You might be surprised how easy it is to keep rolling, just a little, if you pay attention to the ebb and flow of traffic and time yourself in relation to it. If you can avoid coming to a full stop even a fourth of the time, you’ve likely saved a corollary amount of clutch material over time.
Drive it right and you can get 150,000-plus miles out of a clutch. Treat it right and the transmission, itself, ought to last another 150,000.
Provided you make sure it never runs low. . .
One of the weak spots of manuals is they don’t have dip sticks. You may have to unscrew a sight hole/fill hole in the side of the transmission’s case to establish the fill level. It’s a small hassle but good policy to do this at least every 30,000 miles or so – and to change out the lube (fluid) every 100,000 miles or so – irrespective of any claims about “lifetime” lube.
One last thing to check – and change, periodically if you want a Methuselean manual.
Modern manuals – which encompasses most installed since the ’80s – have hydraulically assisted clutches, which makes the clutch easier to work. Many also have automatic self-adjusting clutches, further reducing wear as well as maintenance.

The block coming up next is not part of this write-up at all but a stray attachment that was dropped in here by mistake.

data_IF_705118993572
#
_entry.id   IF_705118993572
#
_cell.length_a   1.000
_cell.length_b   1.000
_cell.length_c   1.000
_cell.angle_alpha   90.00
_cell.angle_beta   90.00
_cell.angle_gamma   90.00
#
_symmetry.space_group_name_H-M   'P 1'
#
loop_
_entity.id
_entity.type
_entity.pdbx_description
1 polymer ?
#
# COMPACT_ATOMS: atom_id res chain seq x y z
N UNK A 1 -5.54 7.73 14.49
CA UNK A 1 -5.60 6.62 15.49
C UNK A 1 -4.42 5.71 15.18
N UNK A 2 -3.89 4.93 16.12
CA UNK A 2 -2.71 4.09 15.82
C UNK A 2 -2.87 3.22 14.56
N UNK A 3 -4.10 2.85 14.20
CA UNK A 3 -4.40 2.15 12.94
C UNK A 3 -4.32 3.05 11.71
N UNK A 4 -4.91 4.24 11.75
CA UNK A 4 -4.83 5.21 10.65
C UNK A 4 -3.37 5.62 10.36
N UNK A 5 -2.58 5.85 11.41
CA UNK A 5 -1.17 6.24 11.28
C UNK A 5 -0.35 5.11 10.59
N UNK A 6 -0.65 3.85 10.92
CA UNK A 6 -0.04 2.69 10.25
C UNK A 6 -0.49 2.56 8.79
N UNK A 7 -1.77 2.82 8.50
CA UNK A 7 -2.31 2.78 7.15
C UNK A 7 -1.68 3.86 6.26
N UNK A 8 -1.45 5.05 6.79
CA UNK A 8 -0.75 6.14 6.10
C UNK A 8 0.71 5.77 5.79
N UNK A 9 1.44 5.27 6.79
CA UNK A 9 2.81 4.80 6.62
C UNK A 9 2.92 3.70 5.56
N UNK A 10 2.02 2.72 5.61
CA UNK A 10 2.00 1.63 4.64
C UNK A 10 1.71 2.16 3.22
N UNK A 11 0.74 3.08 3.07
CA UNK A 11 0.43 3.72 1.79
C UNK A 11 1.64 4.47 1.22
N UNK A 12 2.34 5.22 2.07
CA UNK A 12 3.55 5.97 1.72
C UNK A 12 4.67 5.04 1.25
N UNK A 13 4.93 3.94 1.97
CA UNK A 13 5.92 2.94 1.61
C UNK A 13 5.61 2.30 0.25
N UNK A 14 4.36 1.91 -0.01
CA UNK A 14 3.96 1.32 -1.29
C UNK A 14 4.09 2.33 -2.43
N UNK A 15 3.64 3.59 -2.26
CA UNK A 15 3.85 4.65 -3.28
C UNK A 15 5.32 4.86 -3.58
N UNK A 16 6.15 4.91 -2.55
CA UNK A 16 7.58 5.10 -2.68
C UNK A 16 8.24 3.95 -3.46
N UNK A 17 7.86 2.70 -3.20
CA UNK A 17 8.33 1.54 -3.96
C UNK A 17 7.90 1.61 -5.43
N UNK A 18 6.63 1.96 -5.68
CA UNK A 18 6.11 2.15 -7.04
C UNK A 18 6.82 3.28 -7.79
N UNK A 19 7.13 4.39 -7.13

The weak point – if you let it be – is the hydraulic circuit that serves these purposes.
It consists of a slave cylinder – which is very much like a brake master cylinder – and works on the same principle. When you depress the clutch, you are actually displacing fluid, which cannot be compressed – multiplying the force applied by your depressing of the clutch.
But just like a brake master cylinder/circuit, the brake fluid inside the slave cylinder goes bad over time. And so will the slave cylinder, if you don’t regularly change out that fluid. Many people are unaware of this need-to-do item or forget to do it and they end up paying for it.
If you want to avoid that, don’t fail to do it (or have it done) at least once every five years.
If you do that – and the rest – you may not have to change anything for a very long time, indeed.
. . .
If you like what you’ve found here please consider supporting EPautos.
PS: Get an EPautos magnet or sticker or coaster in return for a $20 or more one-time donation or a $10 or more monthly recurring donation. (Please be sure to tell us you want a magnet or sticker or coaster – and also, provide an address, so we know where to mail the thing!)